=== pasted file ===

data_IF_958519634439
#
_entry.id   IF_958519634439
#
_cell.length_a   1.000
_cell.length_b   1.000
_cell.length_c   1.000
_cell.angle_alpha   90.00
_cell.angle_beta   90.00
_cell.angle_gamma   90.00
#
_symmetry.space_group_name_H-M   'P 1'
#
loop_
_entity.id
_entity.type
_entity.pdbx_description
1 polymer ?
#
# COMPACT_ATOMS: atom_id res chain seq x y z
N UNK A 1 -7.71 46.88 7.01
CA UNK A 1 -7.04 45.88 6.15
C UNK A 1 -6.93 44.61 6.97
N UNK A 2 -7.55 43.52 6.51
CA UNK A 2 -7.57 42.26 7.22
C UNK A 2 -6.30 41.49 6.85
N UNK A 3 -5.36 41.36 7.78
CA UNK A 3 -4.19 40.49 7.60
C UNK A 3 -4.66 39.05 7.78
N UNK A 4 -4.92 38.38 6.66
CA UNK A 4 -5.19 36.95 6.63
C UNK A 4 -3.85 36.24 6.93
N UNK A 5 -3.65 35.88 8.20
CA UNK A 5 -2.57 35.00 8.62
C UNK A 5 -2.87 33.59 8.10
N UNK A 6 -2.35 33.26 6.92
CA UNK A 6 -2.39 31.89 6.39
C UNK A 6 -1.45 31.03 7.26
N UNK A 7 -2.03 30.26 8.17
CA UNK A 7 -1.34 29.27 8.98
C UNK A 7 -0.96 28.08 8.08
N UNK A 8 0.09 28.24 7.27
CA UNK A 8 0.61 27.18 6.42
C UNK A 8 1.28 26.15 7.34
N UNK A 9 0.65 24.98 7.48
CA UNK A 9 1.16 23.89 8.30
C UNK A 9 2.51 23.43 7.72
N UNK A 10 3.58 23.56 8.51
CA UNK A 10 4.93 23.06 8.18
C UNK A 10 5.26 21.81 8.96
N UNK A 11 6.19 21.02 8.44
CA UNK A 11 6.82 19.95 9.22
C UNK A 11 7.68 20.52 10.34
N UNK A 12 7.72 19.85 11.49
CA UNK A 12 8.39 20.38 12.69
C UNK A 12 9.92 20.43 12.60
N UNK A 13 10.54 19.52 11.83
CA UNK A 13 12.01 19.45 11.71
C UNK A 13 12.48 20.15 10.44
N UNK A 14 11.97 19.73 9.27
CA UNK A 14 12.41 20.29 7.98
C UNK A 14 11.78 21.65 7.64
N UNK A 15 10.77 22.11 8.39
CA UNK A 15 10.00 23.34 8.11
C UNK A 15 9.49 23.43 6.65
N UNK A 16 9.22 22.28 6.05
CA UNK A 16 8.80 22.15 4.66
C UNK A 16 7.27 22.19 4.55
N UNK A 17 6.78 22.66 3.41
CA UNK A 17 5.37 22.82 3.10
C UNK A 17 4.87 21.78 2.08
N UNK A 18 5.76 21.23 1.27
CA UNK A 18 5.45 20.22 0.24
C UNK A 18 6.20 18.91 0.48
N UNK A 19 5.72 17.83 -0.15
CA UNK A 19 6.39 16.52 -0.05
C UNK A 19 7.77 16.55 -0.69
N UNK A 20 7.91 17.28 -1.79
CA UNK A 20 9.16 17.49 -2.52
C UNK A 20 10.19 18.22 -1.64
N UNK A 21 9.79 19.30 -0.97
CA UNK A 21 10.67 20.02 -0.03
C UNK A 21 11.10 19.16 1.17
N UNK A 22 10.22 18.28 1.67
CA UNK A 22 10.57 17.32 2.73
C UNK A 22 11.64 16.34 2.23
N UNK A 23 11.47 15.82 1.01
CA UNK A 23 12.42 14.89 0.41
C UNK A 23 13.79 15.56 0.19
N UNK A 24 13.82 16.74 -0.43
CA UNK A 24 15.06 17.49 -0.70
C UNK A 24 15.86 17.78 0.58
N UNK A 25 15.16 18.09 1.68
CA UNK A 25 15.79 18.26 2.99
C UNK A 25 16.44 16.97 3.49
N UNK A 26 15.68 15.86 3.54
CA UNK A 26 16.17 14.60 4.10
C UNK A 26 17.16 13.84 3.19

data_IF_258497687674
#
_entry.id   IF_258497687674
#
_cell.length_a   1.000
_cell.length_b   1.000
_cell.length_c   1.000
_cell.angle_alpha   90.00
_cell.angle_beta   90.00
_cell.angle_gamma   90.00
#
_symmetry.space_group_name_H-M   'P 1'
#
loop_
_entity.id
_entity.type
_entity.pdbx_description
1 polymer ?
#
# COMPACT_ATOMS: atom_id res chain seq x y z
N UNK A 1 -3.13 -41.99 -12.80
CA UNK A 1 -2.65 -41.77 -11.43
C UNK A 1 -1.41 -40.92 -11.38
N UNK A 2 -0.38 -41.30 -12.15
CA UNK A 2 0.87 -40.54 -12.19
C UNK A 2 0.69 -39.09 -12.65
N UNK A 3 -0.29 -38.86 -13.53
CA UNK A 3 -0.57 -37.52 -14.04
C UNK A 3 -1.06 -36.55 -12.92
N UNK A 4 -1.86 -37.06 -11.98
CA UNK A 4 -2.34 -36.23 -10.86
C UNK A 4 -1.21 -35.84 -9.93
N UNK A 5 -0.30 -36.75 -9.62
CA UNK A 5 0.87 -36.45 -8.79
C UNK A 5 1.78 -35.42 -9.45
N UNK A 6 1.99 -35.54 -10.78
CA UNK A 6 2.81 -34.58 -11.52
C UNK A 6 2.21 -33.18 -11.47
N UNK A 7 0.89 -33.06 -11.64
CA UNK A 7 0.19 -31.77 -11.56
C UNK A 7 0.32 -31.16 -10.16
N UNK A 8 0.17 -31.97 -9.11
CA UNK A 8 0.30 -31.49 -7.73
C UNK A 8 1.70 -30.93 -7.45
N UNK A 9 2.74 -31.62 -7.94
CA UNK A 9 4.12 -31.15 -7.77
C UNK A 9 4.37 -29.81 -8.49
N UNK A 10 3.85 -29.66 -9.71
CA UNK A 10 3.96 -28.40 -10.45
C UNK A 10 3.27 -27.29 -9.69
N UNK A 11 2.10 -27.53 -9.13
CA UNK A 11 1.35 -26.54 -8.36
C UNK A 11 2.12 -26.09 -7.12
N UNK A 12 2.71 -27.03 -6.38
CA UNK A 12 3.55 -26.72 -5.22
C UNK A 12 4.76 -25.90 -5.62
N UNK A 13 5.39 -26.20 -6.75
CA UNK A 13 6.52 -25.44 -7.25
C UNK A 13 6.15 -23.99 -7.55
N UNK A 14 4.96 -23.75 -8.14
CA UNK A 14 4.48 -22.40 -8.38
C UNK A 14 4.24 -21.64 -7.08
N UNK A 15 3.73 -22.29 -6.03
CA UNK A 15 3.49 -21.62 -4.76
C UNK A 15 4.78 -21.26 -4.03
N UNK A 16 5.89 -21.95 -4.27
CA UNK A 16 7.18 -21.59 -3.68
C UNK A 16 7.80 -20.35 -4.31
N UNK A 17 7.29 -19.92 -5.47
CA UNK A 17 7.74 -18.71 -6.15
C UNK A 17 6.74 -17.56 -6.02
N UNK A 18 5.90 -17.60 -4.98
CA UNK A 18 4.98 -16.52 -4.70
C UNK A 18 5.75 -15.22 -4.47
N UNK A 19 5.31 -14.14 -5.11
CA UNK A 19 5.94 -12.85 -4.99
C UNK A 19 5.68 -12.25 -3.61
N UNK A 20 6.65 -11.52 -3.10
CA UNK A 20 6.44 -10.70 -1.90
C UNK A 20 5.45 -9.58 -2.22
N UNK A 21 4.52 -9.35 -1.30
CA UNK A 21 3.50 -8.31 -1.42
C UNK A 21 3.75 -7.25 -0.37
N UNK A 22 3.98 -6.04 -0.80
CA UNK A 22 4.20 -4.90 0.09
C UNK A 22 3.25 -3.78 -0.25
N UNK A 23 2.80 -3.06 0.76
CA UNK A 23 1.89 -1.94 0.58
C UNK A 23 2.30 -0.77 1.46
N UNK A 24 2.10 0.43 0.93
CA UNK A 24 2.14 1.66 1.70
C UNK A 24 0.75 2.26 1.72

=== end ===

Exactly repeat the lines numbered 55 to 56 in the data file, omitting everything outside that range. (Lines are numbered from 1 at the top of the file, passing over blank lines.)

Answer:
CA UNK A 12 8.39 20.38 12.69
C UNK A 12 9.92 20.43 12.60